- Zach Iscol delivers his pitch in two paragraphs of text on his home page. But he has chosen to give the text a medium-gray color and place it on top of a light-gray background. There is a formula for computing the foreground–background contrast, and the bare minimum required by the standard is 4.5 to 1. Iscol’s paragraphs reach only 2.73 to 1. In other words, users with low vision or poor lighting conditions may be unable to read what he writes. Michelle Caruso-Cabrera reaches a higher contrast with her gray biographical text, but still only 4.29 to 1.
- Rashma Patel displays four
Learn morelinks on her home page, Terri Liftin has 11
Read morelinks on her platform page, and Kevin Parker’s press page contains 10
READ MORElinks. Blind visitors would hear only
Read more, and thus could not distinguish one link from another. Accessibility requires such links to have text, at least in the background, describing what each link leads to.
- Brian Benjamin, Michelle Caruso-Cabrera, and Zach Iscol have created contact forms, including inputs for your email address. But the email inputs have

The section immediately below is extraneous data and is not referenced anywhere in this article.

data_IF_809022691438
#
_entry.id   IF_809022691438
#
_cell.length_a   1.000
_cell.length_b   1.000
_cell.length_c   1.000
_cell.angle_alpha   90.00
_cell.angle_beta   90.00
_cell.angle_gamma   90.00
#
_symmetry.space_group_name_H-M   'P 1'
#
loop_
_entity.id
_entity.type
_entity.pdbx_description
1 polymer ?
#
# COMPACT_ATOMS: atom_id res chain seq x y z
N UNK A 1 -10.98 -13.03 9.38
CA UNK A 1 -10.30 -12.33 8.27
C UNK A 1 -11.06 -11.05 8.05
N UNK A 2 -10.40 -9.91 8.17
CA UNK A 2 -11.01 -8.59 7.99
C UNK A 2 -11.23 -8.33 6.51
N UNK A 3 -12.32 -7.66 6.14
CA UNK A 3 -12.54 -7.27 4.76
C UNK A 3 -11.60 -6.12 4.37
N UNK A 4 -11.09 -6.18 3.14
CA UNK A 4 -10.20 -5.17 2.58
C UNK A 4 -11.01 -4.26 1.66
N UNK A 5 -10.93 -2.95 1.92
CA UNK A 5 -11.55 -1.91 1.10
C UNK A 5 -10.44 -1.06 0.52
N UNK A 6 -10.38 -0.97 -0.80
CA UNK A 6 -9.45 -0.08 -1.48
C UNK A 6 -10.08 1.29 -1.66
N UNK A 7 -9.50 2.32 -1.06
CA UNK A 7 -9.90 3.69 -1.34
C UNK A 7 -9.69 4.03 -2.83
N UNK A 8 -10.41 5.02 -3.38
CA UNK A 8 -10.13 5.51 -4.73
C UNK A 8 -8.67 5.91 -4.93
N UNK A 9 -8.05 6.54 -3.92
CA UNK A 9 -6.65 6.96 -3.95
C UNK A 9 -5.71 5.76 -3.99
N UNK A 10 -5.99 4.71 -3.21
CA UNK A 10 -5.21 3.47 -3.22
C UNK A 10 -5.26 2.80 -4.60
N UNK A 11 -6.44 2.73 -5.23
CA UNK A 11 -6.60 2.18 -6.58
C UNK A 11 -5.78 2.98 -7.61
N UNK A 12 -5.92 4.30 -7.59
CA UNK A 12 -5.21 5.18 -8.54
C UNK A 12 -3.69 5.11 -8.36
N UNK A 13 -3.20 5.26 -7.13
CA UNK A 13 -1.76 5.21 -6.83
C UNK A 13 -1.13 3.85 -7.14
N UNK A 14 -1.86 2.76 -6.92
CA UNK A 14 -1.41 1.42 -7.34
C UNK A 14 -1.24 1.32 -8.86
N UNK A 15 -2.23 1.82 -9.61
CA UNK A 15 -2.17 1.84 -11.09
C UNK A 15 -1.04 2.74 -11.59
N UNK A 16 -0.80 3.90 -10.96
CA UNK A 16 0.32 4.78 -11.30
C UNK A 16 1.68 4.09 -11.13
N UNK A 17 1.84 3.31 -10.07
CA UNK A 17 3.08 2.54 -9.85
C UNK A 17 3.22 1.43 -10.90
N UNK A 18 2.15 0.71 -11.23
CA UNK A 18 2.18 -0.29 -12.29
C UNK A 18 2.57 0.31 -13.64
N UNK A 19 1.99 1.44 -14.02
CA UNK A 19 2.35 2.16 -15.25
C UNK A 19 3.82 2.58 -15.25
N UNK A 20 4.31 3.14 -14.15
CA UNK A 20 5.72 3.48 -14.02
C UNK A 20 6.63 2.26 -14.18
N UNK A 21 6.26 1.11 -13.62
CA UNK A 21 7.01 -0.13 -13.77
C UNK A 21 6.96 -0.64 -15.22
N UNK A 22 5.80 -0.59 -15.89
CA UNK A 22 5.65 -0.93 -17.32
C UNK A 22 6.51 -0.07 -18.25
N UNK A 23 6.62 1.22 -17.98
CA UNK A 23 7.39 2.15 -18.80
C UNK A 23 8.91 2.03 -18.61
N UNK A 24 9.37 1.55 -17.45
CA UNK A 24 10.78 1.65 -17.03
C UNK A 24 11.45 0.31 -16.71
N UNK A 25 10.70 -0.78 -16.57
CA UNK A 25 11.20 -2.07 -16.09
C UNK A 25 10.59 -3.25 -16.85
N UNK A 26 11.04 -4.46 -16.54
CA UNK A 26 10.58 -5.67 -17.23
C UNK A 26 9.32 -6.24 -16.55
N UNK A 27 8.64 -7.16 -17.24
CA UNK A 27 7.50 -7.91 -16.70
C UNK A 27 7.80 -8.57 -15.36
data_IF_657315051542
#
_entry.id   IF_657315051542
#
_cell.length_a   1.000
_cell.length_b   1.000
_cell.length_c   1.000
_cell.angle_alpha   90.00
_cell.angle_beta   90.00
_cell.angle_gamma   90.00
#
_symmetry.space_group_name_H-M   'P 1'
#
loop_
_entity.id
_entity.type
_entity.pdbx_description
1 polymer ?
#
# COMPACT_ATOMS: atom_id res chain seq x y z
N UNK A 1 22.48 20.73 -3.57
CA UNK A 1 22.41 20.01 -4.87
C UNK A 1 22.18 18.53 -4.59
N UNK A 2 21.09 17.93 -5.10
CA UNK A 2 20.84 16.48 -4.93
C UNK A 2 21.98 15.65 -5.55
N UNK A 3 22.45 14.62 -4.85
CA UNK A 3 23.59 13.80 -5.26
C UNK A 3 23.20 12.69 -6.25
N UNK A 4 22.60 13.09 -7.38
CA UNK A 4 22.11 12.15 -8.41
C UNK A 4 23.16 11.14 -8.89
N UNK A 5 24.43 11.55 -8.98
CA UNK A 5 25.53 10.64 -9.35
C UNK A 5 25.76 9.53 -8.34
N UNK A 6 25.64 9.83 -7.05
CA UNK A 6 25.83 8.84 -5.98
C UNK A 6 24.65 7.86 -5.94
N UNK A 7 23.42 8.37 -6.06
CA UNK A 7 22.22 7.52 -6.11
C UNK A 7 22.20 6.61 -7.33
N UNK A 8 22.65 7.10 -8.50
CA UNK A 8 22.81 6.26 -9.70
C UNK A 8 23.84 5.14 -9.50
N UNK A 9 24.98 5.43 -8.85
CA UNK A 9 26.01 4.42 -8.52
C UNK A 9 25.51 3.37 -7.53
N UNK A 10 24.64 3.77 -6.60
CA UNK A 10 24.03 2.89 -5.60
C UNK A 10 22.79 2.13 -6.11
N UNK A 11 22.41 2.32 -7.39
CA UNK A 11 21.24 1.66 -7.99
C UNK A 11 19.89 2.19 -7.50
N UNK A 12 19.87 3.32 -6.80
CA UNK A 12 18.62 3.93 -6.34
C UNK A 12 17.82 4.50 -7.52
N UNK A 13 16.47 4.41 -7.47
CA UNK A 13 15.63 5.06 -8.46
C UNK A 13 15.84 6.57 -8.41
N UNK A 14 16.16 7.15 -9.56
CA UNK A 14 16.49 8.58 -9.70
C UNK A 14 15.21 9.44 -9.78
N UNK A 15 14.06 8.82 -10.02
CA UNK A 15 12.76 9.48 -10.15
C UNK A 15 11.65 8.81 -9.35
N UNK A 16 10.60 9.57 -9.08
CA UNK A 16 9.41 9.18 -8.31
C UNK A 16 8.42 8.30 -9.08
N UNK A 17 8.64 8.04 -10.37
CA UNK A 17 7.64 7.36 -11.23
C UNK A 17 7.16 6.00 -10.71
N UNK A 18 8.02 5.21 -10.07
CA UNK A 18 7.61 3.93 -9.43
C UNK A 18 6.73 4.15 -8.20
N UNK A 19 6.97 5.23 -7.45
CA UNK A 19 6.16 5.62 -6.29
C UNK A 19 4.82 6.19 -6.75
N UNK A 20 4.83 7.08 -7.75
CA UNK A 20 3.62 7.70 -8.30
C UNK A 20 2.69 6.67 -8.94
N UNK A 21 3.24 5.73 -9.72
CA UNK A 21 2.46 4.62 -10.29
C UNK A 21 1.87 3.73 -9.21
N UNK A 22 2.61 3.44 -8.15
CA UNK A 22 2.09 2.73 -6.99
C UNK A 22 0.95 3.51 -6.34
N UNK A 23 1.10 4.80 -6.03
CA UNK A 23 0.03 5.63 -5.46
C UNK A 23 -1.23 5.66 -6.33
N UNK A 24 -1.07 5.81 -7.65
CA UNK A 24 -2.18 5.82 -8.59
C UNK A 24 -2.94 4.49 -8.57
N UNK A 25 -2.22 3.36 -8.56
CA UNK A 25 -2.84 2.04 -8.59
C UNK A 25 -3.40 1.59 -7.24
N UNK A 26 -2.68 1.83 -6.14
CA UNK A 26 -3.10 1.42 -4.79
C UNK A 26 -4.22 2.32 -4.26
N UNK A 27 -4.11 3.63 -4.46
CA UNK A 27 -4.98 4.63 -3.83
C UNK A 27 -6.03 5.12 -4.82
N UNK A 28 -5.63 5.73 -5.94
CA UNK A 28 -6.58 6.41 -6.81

- Daby Carreras autoplays sound as soon as you open his home page, and you can’t stop it.
Moral of the story
Whoever is elected Comptroller will be required by the city’s Administrative Code to make his or her official website accessible (in addition to auditing the performance of every other agency). By selecting qualified employees or contractors to create an accessible campaign website, a candidate could demonstrate both competence in procurement and a respect for diversity and inclusion. The results so far range from near-perfect to heavily impaired accessibility. Even the best have some work to do before passing all the tests run by free tools.
This work was inspired by the Johns Hopkins University Vaccine Website Accessibility Dashboard and by colleagues who examined 2020 presidential candidate websites. This work is entirely my own and does not represent my employer, CVS Health.
I thank Jared Smith of WebAIM for details on the Vaccine Accessibility Dashboard method.